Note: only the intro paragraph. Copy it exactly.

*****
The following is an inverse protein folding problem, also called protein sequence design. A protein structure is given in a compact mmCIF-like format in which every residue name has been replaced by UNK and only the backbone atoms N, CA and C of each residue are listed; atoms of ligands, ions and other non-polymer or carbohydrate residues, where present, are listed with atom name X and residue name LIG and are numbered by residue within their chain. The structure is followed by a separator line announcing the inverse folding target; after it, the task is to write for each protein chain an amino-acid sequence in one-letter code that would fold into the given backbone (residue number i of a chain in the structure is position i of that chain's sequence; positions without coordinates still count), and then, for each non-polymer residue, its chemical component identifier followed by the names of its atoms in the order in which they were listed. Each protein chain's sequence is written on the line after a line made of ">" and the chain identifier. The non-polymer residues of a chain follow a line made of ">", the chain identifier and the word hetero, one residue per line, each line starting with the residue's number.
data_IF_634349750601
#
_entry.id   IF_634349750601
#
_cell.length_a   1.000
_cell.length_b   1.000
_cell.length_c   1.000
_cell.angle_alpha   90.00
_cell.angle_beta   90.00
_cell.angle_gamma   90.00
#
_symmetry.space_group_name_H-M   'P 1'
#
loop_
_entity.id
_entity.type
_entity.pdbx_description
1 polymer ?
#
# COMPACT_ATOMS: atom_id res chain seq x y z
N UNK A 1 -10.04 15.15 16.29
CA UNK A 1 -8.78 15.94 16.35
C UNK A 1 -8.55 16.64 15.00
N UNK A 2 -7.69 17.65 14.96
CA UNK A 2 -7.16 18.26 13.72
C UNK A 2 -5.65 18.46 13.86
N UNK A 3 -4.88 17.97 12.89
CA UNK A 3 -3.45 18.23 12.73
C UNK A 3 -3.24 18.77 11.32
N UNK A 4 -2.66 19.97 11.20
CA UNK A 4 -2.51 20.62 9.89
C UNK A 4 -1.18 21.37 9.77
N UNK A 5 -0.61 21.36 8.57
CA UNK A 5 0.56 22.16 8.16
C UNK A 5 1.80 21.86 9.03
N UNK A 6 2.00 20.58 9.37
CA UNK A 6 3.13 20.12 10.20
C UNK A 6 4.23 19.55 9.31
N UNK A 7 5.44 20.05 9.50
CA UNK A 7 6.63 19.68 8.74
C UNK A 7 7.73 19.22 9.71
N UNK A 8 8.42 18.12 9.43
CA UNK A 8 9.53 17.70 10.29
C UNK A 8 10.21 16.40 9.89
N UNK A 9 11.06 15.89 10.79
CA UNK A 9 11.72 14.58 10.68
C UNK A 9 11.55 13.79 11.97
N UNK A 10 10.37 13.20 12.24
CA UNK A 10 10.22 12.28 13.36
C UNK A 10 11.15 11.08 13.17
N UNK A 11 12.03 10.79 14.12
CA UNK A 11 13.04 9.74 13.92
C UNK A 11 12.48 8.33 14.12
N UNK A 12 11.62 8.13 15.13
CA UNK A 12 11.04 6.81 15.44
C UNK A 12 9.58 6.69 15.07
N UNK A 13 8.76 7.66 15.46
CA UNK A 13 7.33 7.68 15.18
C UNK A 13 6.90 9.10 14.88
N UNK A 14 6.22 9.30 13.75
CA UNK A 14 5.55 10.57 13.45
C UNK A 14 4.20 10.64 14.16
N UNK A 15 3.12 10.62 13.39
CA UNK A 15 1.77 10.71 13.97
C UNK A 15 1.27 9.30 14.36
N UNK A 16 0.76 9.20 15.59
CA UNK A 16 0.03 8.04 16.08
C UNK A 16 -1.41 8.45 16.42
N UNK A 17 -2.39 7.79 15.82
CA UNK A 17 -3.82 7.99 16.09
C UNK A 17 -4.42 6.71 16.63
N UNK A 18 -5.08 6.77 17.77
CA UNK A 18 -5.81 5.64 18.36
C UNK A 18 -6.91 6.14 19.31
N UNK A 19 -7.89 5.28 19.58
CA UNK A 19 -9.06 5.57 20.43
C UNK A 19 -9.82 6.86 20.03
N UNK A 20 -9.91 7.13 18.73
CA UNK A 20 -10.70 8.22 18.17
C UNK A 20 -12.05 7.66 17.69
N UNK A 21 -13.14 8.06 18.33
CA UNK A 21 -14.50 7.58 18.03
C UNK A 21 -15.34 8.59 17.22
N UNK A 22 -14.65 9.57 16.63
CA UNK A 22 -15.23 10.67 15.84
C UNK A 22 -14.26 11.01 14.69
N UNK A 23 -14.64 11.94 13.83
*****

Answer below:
The following is an inverse protein folding problem, also called protein sequence design. A protein structure is given in a compact mmCIF-like format in which every residue name has been replaced by UNK and only the backbone atoms N, CA and C of each residue are listed; atoms of ligands, ions and other non-polymer or carbohydrate residues, where present, are listed with atom name X and residue name LIG and are numbered by residue within their chain. The structure is followed by a separator line announcing the inverse folding target; after it, the task is to write for each protein chain an amino-acid sequence in one-letter code that would fold into the given backbone (residue number i of a chain in the structure is position i of that chain's sequence; positions without coordinates still count), and then, for each non-polymer residue, its chemical component identifier followed by the names of its atoms in the order in which they were listed. Each protein chain's sequence is written on the line after a line made of ">" and the chain identifier. The non-polymer residues of a chain follow a line made of ">", the chain identifier and the word hetero, one residue per line, each line starting with the residue's number.